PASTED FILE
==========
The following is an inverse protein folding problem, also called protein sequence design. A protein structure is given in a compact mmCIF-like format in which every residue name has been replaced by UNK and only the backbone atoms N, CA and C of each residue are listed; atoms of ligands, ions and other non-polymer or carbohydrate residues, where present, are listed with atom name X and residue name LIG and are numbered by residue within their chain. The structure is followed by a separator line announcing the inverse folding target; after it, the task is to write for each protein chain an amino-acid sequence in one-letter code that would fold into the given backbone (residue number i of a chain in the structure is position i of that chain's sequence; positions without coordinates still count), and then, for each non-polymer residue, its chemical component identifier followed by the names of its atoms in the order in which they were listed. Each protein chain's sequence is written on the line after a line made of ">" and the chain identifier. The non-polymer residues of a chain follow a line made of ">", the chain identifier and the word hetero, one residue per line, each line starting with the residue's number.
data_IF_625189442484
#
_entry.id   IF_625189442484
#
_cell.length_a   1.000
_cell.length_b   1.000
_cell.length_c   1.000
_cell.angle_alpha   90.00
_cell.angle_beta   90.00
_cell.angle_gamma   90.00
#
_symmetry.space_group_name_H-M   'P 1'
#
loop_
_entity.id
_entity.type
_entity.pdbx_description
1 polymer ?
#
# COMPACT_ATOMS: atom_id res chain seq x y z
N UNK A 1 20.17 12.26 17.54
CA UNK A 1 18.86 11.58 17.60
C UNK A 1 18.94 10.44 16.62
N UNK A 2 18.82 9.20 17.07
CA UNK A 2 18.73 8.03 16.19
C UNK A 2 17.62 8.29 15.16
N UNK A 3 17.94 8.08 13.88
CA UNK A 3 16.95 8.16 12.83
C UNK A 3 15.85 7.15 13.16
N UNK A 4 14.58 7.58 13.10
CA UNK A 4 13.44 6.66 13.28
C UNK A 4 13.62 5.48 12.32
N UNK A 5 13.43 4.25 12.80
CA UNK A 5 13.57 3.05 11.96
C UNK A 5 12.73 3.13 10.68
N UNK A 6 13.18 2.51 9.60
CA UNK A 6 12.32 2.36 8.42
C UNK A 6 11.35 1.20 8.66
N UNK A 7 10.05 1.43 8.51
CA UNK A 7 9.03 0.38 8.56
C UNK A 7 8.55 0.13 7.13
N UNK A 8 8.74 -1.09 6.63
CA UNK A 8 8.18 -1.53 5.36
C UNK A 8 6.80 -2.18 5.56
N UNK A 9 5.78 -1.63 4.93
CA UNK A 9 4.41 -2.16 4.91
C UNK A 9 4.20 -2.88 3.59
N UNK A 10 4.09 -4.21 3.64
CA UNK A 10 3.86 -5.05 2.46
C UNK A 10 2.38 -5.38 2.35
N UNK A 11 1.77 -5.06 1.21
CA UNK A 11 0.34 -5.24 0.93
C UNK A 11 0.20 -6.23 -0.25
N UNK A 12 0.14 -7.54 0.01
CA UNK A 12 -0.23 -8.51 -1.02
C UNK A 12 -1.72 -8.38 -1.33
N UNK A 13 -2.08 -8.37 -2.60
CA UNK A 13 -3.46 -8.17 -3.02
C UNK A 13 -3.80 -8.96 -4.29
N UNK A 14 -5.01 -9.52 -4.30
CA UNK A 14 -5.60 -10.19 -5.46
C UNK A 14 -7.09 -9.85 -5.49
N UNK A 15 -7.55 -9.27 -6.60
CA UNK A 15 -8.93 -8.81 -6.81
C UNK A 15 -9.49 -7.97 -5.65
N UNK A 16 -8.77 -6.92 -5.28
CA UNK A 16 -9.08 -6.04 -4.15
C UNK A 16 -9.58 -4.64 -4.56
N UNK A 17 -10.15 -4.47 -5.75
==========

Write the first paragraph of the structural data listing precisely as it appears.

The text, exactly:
The following is an inverse protein folding problem, also called protein sequence design. A protein structure is given in a compact mmCIF-like format in which every residue name has been replaced by UNK and only the backbone atoms N, CA and C of each residue are listed; atoms of ligands, ions and other non-polymer or carbohydrate residues, where present, are listed with atom name X and residue name LIG and are numbered by residue within their chain. The structure is followed by a separator line announcing the inverse folding target; after it, the task is to write for each protein chain an amino-acid sequence in one-letter code that would fold into the given backbone (residue number i of a chain in the structure is position i of that chain's sequence; positions without coordinates still count), and then, for each non-polymer residue, its chemical component identifier followed by the names of its atoms in the order in which they were listed. Each protein chain's sequence is written on the line after a line made of ">" and the chain identifier. The non-polymer residues of a chain follow a line made of ">", the chain identifier and the word hetero, one residue per line, each line starting with the residue's number.